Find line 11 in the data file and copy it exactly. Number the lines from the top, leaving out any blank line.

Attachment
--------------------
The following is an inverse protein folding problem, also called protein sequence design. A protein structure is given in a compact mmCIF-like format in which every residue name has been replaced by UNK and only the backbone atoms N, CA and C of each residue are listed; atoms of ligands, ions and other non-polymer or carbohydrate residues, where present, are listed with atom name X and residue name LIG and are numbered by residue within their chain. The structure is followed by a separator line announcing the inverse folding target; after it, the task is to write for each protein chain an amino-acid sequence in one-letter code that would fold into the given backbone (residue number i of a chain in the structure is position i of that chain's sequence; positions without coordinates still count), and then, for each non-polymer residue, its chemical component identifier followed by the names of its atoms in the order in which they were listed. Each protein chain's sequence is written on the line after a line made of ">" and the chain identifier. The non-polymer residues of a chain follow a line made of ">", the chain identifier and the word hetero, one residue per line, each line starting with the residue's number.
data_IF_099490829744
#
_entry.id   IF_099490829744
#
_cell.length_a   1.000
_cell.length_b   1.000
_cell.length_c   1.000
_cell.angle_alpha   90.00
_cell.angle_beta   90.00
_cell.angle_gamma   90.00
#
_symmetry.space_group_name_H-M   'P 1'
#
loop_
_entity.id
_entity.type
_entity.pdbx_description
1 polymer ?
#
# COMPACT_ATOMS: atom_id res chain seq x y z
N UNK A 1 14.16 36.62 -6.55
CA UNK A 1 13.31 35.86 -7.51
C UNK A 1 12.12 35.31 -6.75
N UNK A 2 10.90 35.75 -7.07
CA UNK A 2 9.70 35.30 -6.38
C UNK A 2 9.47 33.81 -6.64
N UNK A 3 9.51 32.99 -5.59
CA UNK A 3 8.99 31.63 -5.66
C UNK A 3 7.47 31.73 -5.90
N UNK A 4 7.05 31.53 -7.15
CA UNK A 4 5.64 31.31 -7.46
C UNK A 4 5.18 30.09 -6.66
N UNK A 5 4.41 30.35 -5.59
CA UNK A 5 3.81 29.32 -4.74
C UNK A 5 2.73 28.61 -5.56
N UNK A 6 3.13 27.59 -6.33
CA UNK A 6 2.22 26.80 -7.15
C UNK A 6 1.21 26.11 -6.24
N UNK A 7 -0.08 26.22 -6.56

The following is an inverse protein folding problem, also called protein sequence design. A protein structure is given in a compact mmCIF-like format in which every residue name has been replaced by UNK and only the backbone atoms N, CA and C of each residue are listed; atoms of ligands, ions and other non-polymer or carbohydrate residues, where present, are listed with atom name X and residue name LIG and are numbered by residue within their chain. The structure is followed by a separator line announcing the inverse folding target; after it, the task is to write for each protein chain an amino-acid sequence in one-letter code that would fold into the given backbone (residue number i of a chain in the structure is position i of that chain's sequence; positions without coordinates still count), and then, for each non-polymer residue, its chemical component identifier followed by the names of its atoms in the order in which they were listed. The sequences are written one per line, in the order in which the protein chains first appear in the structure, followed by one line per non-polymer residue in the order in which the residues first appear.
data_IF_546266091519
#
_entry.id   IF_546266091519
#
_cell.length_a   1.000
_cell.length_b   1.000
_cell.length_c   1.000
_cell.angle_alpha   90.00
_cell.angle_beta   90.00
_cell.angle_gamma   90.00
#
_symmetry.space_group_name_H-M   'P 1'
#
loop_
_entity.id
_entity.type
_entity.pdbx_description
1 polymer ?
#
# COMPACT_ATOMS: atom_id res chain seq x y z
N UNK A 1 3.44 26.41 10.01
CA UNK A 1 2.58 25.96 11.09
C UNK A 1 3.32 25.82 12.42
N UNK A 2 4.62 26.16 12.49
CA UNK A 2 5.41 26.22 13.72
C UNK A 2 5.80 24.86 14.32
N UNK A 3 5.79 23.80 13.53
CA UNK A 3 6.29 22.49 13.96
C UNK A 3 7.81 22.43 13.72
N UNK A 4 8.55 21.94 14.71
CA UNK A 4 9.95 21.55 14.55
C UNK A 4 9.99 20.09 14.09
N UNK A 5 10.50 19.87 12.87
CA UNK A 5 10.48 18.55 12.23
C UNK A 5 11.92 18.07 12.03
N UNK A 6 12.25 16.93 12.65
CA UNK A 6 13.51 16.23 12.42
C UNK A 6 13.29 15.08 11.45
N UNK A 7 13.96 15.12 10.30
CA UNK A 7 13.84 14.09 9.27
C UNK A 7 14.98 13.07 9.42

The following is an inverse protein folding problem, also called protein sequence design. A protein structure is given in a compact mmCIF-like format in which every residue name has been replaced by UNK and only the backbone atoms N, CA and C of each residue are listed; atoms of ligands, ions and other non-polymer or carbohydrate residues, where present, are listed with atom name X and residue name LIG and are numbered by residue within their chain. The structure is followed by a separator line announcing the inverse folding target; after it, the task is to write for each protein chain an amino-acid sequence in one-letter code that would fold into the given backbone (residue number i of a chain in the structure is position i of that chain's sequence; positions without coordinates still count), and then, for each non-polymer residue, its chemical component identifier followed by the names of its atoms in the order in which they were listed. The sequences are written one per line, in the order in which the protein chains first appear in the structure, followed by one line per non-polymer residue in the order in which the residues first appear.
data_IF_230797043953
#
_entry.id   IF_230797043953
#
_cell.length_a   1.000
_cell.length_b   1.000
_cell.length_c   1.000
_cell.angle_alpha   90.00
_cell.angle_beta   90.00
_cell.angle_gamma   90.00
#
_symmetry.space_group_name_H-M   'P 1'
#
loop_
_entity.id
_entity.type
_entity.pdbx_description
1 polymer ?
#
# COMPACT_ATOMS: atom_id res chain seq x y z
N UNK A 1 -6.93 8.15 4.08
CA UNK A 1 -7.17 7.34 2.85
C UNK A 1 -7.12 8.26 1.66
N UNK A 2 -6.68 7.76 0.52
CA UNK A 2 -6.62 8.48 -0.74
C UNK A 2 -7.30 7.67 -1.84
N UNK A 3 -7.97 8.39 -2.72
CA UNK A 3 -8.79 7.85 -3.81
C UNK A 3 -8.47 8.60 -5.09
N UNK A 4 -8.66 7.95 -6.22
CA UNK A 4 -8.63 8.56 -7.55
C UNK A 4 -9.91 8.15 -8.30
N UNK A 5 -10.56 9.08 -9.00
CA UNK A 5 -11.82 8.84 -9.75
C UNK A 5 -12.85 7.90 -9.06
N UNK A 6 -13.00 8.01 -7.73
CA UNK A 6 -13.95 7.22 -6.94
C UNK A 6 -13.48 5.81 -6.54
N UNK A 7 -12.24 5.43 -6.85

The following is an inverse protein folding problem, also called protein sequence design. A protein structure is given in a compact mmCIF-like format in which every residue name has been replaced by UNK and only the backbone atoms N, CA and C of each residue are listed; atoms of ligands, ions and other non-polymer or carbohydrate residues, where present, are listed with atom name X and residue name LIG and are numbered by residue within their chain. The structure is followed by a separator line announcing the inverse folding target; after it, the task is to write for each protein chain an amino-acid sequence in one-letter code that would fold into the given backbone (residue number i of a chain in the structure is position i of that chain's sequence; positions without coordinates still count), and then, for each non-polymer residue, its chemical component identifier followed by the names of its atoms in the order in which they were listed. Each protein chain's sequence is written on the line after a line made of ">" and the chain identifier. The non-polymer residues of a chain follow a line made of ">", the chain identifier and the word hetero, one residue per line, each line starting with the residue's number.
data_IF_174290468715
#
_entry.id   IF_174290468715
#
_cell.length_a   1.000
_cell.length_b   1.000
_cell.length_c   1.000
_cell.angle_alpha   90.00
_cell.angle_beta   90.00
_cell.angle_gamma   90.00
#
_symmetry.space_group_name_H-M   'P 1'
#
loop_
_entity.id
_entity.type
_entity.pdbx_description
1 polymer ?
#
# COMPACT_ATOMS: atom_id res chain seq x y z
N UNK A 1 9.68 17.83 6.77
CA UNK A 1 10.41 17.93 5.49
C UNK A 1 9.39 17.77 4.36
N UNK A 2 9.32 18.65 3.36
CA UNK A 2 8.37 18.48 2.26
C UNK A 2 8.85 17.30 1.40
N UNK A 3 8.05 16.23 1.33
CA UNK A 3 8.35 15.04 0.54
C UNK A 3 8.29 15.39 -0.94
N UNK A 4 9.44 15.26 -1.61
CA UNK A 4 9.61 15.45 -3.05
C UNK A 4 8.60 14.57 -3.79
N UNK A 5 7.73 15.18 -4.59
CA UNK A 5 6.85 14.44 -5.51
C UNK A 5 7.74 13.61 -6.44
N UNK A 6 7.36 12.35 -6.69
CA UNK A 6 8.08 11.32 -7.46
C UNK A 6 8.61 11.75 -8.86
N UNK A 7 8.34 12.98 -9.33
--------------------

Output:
_cell.angle_gamma   90.00